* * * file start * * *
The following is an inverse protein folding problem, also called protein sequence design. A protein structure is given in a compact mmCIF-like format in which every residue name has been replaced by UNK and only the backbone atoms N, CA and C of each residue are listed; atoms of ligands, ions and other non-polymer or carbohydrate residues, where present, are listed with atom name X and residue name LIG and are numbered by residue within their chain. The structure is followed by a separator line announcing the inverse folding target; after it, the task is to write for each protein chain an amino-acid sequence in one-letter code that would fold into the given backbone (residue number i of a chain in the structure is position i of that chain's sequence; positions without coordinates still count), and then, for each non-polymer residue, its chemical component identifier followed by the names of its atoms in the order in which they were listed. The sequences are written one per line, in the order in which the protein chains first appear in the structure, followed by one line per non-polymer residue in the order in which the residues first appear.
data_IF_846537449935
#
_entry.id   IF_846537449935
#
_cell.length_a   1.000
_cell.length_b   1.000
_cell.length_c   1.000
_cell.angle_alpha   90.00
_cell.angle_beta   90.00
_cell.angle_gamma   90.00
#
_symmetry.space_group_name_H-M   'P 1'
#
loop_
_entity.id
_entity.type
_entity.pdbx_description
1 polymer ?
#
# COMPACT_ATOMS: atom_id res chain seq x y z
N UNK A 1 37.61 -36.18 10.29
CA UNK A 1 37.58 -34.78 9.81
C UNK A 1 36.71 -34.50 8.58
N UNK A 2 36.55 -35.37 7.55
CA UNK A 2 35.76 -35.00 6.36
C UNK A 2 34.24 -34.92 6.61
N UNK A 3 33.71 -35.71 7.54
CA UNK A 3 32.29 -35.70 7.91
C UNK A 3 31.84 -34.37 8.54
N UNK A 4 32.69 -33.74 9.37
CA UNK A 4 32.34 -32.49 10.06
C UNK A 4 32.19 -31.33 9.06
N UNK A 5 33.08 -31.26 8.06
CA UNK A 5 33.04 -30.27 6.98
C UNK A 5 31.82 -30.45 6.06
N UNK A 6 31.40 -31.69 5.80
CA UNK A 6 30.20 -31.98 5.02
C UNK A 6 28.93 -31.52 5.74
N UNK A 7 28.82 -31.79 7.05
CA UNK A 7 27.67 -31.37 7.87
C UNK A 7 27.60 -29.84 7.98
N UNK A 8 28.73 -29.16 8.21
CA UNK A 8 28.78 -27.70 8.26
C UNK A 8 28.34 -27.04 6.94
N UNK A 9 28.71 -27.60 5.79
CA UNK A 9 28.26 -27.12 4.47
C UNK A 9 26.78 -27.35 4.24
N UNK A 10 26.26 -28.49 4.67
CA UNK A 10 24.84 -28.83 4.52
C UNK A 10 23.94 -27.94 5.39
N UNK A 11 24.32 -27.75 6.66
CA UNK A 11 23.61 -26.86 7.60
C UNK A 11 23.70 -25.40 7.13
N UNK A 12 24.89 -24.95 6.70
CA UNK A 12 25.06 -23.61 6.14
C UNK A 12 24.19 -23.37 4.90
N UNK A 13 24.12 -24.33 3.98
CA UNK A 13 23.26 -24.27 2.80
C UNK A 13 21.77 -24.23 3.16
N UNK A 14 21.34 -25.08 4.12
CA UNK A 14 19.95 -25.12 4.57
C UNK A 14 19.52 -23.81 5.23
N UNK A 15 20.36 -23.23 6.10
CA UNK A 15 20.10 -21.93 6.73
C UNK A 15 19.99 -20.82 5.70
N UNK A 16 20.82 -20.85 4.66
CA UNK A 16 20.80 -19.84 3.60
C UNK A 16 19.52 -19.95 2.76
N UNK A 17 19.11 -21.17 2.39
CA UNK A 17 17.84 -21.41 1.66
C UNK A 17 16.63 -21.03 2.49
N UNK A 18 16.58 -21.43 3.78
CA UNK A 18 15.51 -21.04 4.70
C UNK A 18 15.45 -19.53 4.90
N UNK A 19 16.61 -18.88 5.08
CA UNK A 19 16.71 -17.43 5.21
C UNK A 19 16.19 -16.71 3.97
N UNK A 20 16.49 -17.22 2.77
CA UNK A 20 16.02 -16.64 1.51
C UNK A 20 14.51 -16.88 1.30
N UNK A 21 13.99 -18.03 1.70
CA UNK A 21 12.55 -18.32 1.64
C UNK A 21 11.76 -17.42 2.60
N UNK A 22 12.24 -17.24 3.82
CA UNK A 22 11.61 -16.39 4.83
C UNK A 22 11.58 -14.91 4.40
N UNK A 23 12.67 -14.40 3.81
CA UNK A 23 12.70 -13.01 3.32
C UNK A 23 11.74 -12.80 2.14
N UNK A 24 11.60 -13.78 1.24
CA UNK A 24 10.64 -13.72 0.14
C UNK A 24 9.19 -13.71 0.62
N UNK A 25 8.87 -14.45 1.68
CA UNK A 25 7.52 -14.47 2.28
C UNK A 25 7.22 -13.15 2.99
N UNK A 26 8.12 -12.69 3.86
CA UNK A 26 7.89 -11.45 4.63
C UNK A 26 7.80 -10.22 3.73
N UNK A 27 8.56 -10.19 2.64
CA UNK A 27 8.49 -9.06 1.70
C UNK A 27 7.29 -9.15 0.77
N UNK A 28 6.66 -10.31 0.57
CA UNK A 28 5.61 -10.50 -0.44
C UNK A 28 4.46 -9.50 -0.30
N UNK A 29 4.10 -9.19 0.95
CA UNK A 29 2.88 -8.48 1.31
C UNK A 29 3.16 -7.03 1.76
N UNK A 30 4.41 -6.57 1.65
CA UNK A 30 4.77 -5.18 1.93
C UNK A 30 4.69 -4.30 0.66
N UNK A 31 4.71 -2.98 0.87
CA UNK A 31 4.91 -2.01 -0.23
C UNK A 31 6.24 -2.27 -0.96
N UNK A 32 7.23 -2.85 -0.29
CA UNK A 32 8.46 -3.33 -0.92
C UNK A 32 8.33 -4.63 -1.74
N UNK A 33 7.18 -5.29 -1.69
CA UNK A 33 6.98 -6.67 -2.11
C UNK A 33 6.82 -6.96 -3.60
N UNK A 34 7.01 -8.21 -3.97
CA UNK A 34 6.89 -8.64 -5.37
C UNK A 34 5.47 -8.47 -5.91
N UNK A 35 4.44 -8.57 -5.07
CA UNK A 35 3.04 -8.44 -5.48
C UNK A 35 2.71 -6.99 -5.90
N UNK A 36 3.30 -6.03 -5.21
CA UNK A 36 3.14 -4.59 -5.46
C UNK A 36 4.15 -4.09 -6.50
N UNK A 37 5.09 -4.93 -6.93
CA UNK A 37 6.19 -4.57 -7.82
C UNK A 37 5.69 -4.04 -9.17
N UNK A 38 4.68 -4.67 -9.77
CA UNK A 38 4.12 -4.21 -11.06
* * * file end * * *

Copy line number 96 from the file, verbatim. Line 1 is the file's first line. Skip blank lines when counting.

C UNK A 25 7.22 -13.15 2.99